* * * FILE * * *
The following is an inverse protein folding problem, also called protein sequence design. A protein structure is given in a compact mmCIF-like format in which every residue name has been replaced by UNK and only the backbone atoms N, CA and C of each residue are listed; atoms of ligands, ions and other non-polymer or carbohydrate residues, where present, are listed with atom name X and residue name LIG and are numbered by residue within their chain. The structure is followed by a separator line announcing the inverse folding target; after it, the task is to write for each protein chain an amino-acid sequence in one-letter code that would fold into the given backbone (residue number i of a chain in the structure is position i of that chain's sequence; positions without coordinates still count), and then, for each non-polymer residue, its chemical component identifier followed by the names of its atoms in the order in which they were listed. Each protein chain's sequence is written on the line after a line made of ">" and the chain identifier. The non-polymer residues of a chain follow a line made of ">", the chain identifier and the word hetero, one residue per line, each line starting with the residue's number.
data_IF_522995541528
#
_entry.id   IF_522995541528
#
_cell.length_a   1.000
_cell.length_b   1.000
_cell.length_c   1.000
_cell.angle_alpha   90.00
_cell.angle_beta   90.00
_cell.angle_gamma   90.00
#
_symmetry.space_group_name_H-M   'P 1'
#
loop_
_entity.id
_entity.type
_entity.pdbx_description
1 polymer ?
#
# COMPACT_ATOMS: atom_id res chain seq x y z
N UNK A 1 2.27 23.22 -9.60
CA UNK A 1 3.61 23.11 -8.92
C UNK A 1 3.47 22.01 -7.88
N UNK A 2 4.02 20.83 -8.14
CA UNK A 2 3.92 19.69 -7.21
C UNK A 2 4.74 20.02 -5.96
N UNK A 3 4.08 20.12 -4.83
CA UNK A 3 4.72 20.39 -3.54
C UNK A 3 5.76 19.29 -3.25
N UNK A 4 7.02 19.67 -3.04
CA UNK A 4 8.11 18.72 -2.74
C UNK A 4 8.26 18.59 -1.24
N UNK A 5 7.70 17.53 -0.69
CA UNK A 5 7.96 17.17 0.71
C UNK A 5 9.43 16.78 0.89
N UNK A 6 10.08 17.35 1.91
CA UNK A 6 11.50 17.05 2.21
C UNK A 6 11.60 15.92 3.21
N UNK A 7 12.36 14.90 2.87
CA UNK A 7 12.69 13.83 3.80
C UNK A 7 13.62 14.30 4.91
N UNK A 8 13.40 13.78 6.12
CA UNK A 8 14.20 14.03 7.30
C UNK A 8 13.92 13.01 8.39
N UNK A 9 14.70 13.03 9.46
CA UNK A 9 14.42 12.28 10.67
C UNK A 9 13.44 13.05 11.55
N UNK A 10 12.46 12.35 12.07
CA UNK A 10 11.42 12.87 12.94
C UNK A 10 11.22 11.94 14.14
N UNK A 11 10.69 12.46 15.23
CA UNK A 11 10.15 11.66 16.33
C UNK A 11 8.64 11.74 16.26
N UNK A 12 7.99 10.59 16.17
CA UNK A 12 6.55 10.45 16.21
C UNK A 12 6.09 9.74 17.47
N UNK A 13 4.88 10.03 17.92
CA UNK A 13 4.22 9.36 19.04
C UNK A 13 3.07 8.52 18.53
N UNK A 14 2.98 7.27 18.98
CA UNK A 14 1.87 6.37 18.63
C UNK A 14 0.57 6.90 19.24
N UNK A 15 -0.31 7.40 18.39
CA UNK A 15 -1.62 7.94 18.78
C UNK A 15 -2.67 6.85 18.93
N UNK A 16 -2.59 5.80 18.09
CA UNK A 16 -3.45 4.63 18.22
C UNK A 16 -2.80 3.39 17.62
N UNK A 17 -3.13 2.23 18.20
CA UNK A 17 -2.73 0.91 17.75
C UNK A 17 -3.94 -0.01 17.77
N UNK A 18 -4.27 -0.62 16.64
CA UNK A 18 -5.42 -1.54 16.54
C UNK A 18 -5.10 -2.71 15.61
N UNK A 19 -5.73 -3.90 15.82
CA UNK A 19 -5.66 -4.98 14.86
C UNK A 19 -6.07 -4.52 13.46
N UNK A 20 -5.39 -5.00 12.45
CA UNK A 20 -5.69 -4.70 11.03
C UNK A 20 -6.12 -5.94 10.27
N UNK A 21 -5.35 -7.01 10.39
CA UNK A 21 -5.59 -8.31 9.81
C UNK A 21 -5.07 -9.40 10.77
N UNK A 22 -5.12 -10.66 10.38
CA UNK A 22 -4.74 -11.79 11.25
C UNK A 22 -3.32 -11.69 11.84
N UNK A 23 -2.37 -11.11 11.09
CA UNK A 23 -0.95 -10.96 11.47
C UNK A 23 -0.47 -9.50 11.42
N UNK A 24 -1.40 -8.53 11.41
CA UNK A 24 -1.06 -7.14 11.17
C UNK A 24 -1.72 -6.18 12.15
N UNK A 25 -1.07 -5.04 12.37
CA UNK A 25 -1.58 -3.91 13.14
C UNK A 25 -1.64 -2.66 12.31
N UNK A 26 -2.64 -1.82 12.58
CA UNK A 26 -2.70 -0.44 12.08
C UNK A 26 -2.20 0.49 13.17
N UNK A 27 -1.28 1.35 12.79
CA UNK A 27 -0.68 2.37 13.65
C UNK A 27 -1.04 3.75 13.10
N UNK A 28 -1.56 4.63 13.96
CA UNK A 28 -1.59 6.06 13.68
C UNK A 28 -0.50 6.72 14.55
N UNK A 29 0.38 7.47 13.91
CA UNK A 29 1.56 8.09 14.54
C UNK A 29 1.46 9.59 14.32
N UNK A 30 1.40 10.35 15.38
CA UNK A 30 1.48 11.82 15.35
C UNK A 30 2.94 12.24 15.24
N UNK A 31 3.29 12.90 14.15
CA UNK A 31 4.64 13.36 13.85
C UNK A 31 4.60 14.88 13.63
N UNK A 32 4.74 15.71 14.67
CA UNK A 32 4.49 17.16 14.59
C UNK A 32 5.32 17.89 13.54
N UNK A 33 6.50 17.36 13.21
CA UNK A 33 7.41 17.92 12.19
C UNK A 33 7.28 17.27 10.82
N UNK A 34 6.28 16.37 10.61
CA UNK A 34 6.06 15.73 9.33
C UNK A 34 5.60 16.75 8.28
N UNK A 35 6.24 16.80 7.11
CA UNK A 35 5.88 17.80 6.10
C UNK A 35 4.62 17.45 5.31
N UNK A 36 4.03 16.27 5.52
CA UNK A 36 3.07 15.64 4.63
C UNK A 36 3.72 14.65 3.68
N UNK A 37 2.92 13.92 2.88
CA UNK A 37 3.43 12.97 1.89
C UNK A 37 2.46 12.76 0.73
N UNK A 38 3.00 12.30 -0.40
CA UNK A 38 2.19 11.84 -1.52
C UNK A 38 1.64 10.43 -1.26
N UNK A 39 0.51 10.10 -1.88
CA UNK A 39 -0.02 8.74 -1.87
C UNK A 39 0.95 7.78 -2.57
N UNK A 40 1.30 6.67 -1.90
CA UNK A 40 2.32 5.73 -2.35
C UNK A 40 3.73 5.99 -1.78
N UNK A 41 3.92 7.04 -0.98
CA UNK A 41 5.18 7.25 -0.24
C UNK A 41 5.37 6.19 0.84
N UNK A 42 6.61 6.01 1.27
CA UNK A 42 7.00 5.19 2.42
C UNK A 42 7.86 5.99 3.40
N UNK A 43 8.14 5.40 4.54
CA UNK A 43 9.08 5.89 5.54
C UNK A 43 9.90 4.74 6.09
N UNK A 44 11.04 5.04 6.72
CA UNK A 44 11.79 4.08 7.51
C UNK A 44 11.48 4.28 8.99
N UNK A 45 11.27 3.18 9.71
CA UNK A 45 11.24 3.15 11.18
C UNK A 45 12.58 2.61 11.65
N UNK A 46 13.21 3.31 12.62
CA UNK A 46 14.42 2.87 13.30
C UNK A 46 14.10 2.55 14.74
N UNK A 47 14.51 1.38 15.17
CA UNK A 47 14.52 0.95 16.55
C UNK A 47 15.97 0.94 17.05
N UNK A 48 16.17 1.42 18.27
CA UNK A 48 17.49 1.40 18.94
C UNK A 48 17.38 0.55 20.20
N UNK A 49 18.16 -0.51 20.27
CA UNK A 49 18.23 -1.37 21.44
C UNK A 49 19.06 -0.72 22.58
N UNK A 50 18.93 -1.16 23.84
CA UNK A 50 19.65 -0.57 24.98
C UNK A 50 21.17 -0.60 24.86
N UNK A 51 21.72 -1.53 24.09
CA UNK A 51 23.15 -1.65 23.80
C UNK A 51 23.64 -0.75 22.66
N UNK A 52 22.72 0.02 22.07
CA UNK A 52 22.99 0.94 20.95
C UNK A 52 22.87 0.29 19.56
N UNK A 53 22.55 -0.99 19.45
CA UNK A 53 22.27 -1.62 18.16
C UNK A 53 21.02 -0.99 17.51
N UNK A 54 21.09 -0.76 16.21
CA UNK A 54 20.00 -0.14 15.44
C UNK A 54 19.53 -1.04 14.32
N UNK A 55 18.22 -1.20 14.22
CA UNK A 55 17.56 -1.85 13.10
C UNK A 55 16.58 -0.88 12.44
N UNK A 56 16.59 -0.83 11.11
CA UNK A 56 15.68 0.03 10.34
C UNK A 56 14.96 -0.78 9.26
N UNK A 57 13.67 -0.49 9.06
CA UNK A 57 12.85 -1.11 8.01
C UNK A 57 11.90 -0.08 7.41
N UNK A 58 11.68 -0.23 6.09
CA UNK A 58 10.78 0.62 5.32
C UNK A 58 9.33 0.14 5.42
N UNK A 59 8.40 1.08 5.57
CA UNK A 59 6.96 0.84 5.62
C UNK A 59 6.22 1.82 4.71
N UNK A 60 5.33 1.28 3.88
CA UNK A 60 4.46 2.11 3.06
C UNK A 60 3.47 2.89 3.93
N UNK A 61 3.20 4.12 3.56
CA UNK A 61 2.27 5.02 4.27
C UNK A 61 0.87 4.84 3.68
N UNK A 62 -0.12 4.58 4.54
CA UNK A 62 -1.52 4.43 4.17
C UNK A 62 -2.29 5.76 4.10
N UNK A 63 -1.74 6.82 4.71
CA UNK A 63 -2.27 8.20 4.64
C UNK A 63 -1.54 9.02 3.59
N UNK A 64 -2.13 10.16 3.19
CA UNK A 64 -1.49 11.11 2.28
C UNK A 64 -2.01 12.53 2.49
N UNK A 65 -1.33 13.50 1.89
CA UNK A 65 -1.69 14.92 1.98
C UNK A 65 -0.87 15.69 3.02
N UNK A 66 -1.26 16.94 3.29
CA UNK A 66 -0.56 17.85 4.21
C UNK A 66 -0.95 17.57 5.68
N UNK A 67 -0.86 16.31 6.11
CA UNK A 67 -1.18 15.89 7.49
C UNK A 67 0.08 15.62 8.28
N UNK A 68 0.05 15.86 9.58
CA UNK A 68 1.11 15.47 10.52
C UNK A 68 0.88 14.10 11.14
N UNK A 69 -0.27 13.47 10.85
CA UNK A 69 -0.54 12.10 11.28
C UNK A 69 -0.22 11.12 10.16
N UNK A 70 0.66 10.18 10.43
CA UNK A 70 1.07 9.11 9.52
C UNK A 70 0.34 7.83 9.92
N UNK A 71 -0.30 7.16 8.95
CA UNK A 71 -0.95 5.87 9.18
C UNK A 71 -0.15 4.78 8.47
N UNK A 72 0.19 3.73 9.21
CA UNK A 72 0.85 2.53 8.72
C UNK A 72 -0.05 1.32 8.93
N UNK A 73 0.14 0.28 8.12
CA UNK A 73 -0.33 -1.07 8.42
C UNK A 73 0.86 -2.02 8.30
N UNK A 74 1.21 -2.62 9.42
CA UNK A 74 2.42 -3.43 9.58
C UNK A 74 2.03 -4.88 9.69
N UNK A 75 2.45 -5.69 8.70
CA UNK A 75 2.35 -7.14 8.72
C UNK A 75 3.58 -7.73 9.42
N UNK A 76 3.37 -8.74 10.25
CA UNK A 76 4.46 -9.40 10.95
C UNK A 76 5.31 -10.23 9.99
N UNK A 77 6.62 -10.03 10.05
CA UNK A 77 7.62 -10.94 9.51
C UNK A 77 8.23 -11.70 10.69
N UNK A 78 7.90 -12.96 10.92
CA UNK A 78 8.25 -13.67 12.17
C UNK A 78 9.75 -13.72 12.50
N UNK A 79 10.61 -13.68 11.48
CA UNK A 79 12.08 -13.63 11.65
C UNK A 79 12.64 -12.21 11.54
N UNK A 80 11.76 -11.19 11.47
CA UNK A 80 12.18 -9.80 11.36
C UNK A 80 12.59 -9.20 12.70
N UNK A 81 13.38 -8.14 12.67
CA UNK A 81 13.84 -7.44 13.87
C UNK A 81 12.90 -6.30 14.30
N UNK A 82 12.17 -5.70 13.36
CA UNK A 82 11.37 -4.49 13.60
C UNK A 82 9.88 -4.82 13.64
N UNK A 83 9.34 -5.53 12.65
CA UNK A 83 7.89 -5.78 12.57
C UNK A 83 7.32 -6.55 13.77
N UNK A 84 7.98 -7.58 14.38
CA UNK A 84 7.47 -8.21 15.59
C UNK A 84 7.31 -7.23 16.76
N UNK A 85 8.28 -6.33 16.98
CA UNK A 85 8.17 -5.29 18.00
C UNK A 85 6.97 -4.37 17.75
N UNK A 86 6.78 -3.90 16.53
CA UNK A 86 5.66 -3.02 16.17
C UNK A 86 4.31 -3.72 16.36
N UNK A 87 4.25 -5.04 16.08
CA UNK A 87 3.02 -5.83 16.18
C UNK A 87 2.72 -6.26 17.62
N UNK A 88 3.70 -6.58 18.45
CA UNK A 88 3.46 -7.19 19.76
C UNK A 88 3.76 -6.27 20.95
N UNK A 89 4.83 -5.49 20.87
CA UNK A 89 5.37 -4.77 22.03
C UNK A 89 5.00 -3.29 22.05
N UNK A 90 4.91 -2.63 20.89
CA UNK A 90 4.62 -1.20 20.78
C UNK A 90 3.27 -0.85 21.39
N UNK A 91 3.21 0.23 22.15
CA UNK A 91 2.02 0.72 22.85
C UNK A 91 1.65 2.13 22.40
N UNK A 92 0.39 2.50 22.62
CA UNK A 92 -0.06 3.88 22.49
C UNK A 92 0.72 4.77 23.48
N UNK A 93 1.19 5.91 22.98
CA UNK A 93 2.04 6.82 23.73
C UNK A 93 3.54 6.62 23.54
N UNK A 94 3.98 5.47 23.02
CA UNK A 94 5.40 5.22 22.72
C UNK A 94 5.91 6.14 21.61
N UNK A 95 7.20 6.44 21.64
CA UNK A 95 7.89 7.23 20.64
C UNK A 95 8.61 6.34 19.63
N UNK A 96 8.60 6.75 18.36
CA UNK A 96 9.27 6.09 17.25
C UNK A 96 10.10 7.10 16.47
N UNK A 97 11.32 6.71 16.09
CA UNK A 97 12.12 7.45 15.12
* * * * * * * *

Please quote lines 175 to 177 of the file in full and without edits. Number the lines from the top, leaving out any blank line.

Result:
N UNK A 52 22.72 0.02 22.07
CA UNK A 52 22.99 0.94 20.95
C UNK A 52 22.87 0.29 19.56